Evidence of the power and impact of nutritional deficiency on neurological development in utero has been amassed in thousands of articles in scientific literature. The fetal brain grows at a prodigious rate of 250,000 neurons per minute, depending on energy from the maternal thyroid, which is fueled by iodine. Endemic cretinism, severe mental retardation associated with deaf-mutism, is astonishingly preventable with maternal dietary iodine prior to conception.

Maternal deficiencies of vital nutrients are conclusive in the cord blood of premature and low birth weight babies. These little ones are at high risk for permanent neurological impairment at a time when perinatal fatty acids, particularly docosahexaenoic acid (DHA), fosters rapid brain growth and refines neural circuitry and signaling.

The recent in-vitro fertilized embryos that became the now-famous California octuplets (whose median birth weight was two pounds each), replays this risk as a sequel to the 1998 Houston octuplets that sadly involved one death and the development of cerebral palsy in two of the children.

Lessons learned? In today’s fast food-a-rama, nutrients are pummeled and synthesized beyond the cells’ recognition, resulting in fake nourishment for real-life developing brains. Restoring nutritional potency to our diets by eating seeds, nuts, whole grains (germ and bran intact) legumes, fruits, vegetables and protein from grass-fed animals and wild fish is paramount during preconception and gestation to provide the best opportunities for a successful pregnancy.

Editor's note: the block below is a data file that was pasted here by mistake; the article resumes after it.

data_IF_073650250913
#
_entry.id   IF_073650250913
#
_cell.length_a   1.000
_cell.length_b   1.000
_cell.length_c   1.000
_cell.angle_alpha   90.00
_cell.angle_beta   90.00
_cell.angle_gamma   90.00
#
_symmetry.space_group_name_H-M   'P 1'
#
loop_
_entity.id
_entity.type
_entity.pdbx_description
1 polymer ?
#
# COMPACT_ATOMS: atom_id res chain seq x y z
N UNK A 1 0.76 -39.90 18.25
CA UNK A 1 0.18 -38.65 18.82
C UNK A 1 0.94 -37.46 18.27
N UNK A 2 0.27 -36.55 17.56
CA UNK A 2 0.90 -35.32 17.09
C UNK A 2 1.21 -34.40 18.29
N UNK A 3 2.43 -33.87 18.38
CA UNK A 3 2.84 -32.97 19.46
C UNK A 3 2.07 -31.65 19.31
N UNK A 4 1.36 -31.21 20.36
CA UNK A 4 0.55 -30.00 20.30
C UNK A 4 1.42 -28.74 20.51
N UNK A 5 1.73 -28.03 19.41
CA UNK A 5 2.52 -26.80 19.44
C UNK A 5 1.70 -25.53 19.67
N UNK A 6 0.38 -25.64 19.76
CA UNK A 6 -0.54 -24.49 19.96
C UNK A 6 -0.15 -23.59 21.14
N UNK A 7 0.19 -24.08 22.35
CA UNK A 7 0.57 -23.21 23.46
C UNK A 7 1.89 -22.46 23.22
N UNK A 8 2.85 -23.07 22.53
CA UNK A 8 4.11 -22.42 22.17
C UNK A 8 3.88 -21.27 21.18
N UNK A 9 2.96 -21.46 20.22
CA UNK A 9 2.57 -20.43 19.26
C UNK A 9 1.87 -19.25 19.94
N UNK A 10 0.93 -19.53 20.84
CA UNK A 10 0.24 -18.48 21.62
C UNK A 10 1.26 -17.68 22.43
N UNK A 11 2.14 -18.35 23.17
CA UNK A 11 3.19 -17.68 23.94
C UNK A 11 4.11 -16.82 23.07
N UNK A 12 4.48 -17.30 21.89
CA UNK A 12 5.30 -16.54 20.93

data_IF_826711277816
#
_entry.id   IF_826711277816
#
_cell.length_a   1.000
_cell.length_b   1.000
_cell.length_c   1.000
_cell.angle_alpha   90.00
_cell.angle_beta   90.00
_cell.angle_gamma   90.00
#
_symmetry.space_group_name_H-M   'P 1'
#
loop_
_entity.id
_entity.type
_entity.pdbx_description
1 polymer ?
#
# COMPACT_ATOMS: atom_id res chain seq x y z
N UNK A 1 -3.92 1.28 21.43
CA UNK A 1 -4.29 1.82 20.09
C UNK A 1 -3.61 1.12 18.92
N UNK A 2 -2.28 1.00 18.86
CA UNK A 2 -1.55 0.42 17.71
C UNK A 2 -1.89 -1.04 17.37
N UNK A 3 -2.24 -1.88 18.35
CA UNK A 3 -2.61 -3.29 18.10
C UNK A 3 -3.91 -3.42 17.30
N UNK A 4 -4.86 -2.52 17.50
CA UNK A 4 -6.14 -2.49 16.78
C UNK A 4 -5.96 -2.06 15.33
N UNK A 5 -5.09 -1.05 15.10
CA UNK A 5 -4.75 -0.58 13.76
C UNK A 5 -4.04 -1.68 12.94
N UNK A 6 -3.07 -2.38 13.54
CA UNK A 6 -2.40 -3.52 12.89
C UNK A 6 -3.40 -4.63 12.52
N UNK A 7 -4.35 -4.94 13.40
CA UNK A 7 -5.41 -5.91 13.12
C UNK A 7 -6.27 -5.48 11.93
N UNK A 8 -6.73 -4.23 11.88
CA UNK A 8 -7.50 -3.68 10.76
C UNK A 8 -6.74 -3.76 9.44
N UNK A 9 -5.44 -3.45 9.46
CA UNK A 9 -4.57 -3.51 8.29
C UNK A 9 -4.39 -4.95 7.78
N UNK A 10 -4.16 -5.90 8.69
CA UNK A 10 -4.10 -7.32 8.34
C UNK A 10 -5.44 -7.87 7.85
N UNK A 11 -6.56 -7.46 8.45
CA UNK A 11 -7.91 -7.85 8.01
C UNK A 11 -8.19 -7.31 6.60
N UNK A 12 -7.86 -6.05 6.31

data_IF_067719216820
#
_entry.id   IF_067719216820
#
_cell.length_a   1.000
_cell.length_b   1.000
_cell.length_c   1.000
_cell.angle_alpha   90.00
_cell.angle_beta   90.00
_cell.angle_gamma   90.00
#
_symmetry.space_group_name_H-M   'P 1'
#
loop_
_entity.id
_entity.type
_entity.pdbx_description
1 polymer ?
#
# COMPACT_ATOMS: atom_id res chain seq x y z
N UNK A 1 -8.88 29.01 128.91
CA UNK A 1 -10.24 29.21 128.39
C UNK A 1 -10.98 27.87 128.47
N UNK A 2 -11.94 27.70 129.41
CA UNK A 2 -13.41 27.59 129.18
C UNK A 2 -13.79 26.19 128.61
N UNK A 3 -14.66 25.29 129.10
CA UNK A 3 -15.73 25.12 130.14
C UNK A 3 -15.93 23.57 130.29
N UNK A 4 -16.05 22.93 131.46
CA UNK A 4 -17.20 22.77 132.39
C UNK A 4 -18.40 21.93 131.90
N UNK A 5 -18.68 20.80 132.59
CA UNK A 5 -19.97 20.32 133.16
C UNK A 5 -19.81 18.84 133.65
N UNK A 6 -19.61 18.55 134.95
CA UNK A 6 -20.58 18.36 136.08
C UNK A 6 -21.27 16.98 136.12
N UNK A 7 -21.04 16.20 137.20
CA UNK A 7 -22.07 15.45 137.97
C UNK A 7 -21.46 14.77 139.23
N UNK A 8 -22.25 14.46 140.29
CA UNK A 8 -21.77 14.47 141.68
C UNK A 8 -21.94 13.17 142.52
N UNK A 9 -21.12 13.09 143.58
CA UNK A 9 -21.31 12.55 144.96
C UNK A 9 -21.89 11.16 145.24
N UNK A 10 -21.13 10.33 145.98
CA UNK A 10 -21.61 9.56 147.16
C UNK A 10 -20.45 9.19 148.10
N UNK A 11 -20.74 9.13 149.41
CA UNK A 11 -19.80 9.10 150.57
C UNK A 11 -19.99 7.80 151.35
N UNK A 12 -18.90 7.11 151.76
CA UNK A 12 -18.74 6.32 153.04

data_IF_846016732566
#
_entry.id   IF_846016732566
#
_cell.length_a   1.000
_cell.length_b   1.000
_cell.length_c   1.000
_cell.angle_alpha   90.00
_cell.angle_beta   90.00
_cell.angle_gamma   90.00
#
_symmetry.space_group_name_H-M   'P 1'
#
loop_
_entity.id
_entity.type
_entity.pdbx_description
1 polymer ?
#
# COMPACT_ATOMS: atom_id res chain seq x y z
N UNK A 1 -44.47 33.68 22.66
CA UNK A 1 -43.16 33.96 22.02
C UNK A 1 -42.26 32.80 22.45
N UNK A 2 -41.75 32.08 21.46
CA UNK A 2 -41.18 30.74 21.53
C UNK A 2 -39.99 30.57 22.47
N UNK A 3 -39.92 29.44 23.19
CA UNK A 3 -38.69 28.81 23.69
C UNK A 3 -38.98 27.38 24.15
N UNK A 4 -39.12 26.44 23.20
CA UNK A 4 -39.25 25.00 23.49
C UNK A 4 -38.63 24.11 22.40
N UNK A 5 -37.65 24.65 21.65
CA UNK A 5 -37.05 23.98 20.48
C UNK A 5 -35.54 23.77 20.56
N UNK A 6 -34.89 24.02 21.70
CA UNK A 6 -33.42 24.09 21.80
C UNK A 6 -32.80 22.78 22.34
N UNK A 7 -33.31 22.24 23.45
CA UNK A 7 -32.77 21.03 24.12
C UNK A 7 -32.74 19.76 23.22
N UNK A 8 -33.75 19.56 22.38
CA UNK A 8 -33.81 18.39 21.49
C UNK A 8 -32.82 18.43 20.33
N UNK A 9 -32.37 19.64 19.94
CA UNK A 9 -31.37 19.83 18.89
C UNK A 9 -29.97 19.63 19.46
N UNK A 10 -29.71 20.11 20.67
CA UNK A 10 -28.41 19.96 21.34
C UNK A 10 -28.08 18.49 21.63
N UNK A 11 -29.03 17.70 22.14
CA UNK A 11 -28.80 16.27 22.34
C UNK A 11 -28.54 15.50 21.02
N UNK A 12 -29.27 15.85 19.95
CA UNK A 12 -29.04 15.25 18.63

Would the lives of these developmentally disabled performers in their production of “Stomp” have been any different if their mothers’ preconceptional diets had contained more whole food nutrition? No one knows for sure. But those dedicated people all over the world who have made the study of nutrition their livelihoods are living up to the universal challenge proposed by Albert Einstein: “The important thing is not to stop questioning.”


Jan Katzen-Luchenta, AMI, CFP, is a whole food nutritional therapist, a Foresight Preconceptional practitioner and counselor, nutritional researcher and scientific writer, and author of Nutrition for Learning; Feeding the Starving Brain. 602-370-4036,, or

Reprinted from AzNetNews, Volume 28, Number 5, Oct/Nov 2009.